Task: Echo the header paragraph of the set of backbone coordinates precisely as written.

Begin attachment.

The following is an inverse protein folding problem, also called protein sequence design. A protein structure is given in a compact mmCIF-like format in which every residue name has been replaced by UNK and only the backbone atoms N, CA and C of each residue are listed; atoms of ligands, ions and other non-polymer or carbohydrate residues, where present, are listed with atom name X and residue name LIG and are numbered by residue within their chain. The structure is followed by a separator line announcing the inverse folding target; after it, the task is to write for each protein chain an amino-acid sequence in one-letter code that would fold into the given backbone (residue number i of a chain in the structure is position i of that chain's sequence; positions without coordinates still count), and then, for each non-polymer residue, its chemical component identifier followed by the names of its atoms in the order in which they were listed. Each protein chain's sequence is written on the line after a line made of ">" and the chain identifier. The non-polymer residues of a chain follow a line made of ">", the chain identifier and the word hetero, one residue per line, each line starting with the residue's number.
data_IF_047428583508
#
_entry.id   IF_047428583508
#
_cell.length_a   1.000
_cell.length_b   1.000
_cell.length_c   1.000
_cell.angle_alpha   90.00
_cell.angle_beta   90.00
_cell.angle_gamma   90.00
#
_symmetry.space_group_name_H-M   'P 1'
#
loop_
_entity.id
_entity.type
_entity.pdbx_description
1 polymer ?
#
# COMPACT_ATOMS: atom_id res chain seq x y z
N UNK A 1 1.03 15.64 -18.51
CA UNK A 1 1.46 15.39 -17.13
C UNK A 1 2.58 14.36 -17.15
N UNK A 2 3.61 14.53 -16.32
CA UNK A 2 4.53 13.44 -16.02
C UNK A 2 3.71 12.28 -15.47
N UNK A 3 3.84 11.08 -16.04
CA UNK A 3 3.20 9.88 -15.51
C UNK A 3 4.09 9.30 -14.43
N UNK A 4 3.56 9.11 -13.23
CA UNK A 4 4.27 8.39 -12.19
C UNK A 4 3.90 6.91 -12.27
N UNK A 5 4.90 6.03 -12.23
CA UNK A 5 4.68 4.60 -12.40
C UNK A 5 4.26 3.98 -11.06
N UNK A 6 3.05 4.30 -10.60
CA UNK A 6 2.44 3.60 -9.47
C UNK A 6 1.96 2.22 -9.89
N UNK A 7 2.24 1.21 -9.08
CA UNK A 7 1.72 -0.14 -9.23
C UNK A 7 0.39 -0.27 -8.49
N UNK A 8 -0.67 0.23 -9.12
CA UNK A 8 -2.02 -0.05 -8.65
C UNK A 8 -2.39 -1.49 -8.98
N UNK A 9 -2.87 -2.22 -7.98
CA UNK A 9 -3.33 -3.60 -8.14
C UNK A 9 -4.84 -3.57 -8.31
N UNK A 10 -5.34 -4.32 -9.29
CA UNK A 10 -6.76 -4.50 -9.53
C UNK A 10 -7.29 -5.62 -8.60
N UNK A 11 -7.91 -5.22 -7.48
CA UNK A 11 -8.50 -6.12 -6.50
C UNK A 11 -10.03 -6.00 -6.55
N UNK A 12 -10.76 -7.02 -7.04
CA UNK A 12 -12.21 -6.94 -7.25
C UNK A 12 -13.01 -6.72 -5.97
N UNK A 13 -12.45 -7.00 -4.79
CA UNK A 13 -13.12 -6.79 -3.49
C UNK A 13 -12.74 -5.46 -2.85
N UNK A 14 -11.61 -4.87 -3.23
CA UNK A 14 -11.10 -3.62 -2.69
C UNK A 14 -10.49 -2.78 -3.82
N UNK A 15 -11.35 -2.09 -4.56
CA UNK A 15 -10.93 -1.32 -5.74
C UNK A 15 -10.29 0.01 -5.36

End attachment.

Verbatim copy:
The following is an inverse protein folding problem, also called protein sequence design. A protein structure is given in a compact mmCIF-like format in which every residue name has been replaced by UNK and only the backbone atoms N, CA and C of each residue are listed; atoms of ligands, ions and other non-polymer or carbohydrate residues, where present, are listed with atom name X and residue name LIG and are numbered by residue within their chain. The structure is followed by a separator line announcing the inverse folding target; after it, the task is to write for each protein chain an amino-acid sequence in one-letter code that would fold into the given backbone (residue number i of a chain in the structure is position i of that chain's sequence; positions without coordinates still count), and then, for each non-polymer residue, its chemical component identifier followed by the names of its atoms in the order in which they were listed. Each protein chain's sequence is written on the line after a line made of ">" and the chain identifier. The non-polymer residues of a chain follow a line made of ">", the chain identifier and the word hetero, one residue per line, each line starting with the residue's number.